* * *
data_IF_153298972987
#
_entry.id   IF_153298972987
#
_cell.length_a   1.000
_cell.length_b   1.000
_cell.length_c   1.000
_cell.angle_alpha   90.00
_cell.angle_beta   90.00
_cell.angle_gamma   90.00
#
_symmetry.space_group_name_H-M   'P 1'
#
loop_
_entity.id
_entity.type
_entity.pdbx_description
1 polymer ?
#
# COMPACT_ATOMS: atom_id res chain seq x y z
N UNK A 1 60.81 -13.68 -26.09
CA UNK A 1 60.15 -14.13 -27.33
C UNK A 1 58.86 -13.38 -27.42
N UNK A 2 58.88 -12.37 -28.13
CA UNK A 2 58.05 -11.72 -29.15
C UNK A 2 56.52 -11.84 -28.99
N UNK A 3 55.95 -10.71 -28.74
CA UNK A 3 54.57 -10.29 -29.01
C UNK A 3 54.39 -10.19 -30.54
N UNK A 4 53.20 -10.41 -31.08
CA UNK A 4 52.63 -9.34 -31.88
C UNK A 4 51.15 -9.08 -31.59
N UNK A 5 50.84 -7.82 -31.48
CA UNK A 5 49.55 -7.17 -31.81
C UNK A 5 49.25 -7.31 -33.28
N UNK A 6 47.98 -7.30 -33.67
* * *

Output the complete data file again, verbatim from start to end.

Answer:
data_IF_153298972987
#
_entry.id   IF_153298972987
#
_cell.length_a   1.000
_cell.length_b   1.000
_cell.length_c   1.000
_cell.angle_alpha   90.00
_cell.angle_beta   90.00
_cell.angle_gamma   90.00
#
_symmetry.space_group_name_H-M   'P 1'
#
loop_
_entity.id
_entity.type
_entity.pdbx_description
1 polymer ?
#
# COMPACT_ATOMS: atom_id res chain seq x y z
N UNK A 1 60.81 -13.68 -26.09
CA UNK A 1 60.15 -14.13 -27.33
C UNK A 1 58.86 -13.38 -27.42
N UNK A 2 58.88 -12.37 -28.13
CA UNK A 2 58.05 -11.72 -29.15
C UNK A 2 56.52 -11.84 -28.99
N UNK A 3 55.95 -10.71 -28.74
CA UNK A 3 54.57 -10.29 -29.01
C UNK A 3 54.39 -10.19 -30.54
N UNK A 4 53.20 -10.41 -31.08
CA UNK A 4 52.63 -9.34 -31.88
C UNK A 4 51.15 -9.08 -31.59
N UNK A 5 50.84 -7.82 -31.48
CA UNK A 5 49.55 -7.17 -31.81
C UNK A 5 49.25 -7.31 -33.28
N UNK A 6 47.98 -7.30 -33.67